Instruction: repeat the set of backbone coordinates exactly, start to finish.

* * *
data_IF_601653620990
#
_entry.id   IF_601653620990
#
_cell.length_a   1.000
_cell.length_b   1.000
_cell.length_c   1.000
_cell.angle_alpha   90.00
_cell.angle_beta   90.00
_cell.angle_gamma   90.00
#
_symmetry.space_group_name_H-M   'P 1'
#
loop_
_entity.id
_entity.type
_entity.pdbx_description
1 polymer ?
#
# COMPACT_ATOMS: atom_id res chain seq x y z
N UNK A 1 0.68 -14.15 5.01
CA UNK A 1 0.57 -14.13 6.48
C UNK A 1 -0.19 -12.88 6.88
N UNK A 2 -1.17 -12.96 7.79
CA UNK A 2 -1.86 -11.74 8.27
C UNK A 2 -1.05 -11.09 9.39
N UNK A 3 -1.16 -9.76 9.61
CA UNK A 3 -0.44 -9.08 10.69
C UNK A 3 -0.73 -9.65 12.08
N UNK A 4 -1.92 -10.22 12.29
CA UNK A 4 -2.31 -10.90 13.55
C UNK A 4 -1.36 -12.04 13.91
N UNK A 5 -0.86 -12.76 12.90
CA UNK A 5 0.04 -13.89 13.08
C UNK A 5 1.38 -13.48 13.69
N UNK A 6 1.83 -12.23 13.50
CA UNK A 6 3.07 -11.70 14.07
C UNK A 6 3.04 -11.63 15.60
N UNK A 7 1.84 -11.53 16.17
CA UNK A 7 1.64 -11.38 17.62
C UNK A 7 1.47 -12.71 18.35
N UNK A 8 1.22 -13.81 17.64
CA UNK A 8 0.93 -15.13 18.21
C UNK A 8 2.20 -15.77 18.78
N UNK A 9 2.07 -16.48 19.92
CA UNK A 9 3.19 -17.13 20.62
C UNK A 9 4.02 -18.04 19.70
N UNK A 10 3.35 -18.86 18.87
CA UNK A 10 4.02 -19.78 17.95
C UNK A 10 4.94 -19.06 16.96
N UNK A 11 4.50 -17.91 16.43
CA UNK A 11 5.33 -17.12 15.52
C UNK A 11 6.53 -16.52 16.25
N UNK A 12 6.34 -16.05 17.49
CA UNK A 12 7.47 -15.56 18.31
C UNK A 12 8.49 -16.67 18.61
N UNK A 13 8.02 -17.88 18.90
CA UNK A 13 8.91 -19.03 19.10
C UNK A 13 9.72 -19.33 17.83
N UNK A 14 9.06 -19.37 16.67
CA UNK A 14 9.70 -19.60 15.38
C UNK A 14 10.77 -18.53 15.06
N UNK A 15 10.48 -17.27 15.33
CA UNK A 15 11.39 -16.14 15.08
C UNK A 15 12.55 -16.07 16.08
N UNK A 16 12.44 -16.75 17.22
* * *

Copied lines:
data_IF_601653620990
#
_entry.id   IF_601653620990
#
_cell.length_a   1.000
_cell.length_b   1.000
_cell.length_c   1.000
_cell.angle_alpha   90.00
_cell.angle_beta   90.00
_cell.angle_gamma   90.00
#
_symmetry.space_group_name_H-M   'P 1'
#
loop_
_entity.id
_entity.type
_entity.pdbx_description
1 polymer ?
#
# COMPACT_ATOMS: atom_id res chain seq x y z
N UNK A 1 0.68 -14.15 5.01
CA UNK A 1 0.57 -14.13 6.48
C UNK A 1 -0.19 -12.88 6.88
N UNK A 2 -1.17 -12.96 7.79
CA UNK A 2 -1.86 -11.74 8.27
C UNK A 2 -1.05 -11.09 9.39
N UNK A 3 -1.16 -9.76 9.61
CA UNK A 3 -0.44 -9.08 10.69
C UNK A 3 -0.73 -9.65 12.08
N UNK A 4 -1.92 -10.22 12.29
CA UNK A 4 -2.31 -10.90 13.55
C UNK A 4 -1.36 -12.04 13.91
N UNK A 5 -0.86 -12.76 12.90
CA UNK A 5 0.04 -13.89 13.08
C UNK A 5 1.38 -13.48 13.69
N UNK A 6 1.83 -12.23 13.50
CA UNK A 6 3.07 -11.70 14.07
C UNK A 6 3.04 -11.63 15.60
N UNK A 7 1.84 -11.53 16.17
CA UNK A 7 1.64 -11.38 17.62
C UNK A 7 1.47 -12.71 18.35
N UNK A 8 1.22 -13.81 17.64
CA UNK A 8 0.93 -15.13 18.21
C UNK A 8 2.20 -15.77 18.78
N UNK A 9 2.07 -16.48 19.92
CA UNK A 9 3.19 -17.13 20.62
C UNK A 9 4.02 -18.04 19.70
N UNK A 10 3.35 -18.86 18.87
CA UNK A 10 4.02 -19.78 17.95
C UNK A 10 4.94 -19.06 16.96
N UNK A 11 4.50 -17.91 16.43
CA UNK A 11 5.33 -17.12 15.52
C UNK A 11 6.53 -16.52 16.25
N UNK A 12 6.34 -16.05 17.49
CA UNK A 12 7.47 -15.56 18.31
C UNK A 12 8.49 -16.67 18.61
N UNK A 13 8.02 -17.88 18.90
CA UNK A 13 8.91 -19.03 19.10
C UNK A 13 9.72 -19.33 17.83
N UNK A 14 9.06 -19.37 16.67
CA UNK A 14 9.70 -19.60 15.38
C UNK A 14 10.77 -18.53 15.06
N UNK A 15 10.48 -17.27 15.33
CA UNK A 15 11.39 -16.14 15.08
C UNK A 15 12.55 -16.07 16.08
N UNK A 16 12.44 -16.75 17.22